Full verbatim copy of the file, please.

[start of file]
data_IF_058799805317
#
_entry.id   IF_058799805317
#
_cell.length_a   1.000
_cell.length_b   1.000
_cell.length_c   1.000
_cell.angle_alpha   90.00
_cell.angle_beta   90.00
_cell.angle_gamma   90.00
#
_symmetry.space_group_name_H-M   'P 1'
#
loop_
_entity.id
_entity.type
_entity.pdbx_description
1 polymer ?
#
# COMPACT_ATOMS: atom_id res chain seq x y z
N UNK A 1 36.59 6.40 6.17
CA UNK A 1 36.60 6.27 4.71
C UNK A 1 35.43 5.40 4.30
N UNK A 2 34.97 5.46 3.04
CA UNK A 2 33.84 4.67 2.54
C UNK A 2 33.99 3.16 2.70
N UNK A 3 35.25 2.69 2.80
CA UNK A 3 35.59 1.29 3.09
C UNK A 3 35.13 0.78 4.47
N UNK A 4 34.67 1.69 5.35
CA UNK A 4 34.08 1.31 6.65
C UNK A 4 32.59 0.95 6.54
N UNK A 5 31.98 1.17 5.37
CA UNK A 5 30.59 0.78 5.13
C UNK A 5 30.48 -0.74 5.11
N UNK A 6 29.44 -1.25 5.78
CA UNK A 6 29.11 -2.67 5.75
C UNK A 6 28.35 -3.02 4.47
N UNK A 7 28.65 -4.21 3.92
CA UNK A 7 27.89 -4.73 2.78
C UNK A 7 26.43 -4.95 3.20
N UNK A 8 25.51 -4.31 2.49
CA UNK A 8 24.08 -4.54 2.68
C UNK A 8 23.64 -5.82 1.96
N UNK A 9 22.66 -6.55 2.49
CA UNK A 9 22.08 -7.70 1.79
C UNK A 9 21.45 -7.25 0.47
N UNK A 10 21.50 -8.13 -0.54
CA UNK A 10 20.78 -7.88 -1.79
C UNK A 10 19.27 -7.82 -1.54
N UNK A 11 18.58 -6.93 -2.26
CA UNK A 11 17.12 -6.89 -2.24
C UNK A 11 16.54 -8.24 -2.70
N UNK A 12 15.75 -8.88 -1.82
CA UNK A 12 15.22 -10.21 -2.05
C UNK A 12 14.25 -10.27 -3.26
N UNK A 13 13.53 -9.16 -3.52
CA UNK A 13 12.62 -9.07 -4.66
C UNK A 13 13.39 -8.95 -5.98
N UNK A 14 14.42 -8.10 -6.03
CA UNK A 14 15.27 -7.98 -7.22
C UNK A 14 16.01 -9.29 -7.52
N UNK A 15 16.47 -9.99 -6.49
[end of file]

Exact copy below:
data_IF_058799805317
#
_entry.id   IF_058799805317
#
_cell.length_a   1.000
_cell.length_b   1.000
_cell.length_c   1.000
_cell.angle_alpha   90.00
_cell.angle_beta   90.00
_cell.angle_gamma   90.00
#
_symmetry.space_group_name_H-M   'P 1'
#
loop_
_entity.id
_entity.type
_entity.pdbx_description
1 polymer ?
#
# COMPACT_ATOMS: atom_id res chain seq x y z
N UNK A 1 36.59 6.40 6.17
CA UNK A 1 36.60 6.27 4.71
C UNK A 1 35.43 5.40 4.30
N UNK A 2 34.97 5.46 3.04
CA UNK A 2 33.84 4.67 2.54
C UNK A 2 33.99 3.16 2.70
N UNK A 3 35.25 2.69 2.80
CA UNK A 3 35.59 1.29 3.09
C UNK A 3 35.13 0.78 4.47
N UNK A 4 34.67 1.69 5.35
CA UNK A 4 34.08 1.31 6.65
C UNK A 4 32.59 0.95 6.54
N UNK A 5 31.98 1.17 5.37
CA UNK A 5 30.59 0.78 5.13
C UNK A 5 30.48 -0.74 5.11
N UNK A 6 29.44 -1.25 5.78
CA UNK A 6 29.11 -2.67 5.75
C UNK A 6 28.35 -3.02 4.47
N UNK A 7 28.65 -4.21 3.92
CA UNK A 7 27.89 -4.73 2.78
C UNK A 7 26.43 -4.95 3.20
N UNK A 8 25.51 -4.31 2.49
CA UNK A 8 24.08 -4.54 2.68
C UNK A 8 23.64 -5.82 1.96
N UNK A 9 22.66 -6.55 2.49
CA UNK A 9 22.08 -7.70 1.79
C UNK A 9 21.45 -7.25 0.47
N UNK A 10 21.50 -8.13 -0.54
CA UNK A 10 20.78 -7.88 -1.79
C UNK A 10 19.27 -7.82 -1.54
N UNK A 11 18.58 -6.93 -2.26
CA UNK A 11 17.12 -6.89 -2.24
C UNK A 11 16.54 -8.24 -2.70
N UNK A 12 15.75 -8.88 -1.82
CA UNK A 12 15.22 -10.21 -2.05
C UNK A 12 14.25 -10.27 -3.26
N UNK A 13 13.53 -9.16 -3.52
CA UNK A 13 12.62 -9.07 -4.66
C UNK A 13 13.39 -8.95 -5.98
N UNK A 14 14.42 -8.10 -6.03
CA UNK A 14 15.27 -7.98 -7.22
C UNK A 14 16.01 -9.29 -7.52
N UNK A 15 16.47 -9.99 -6.49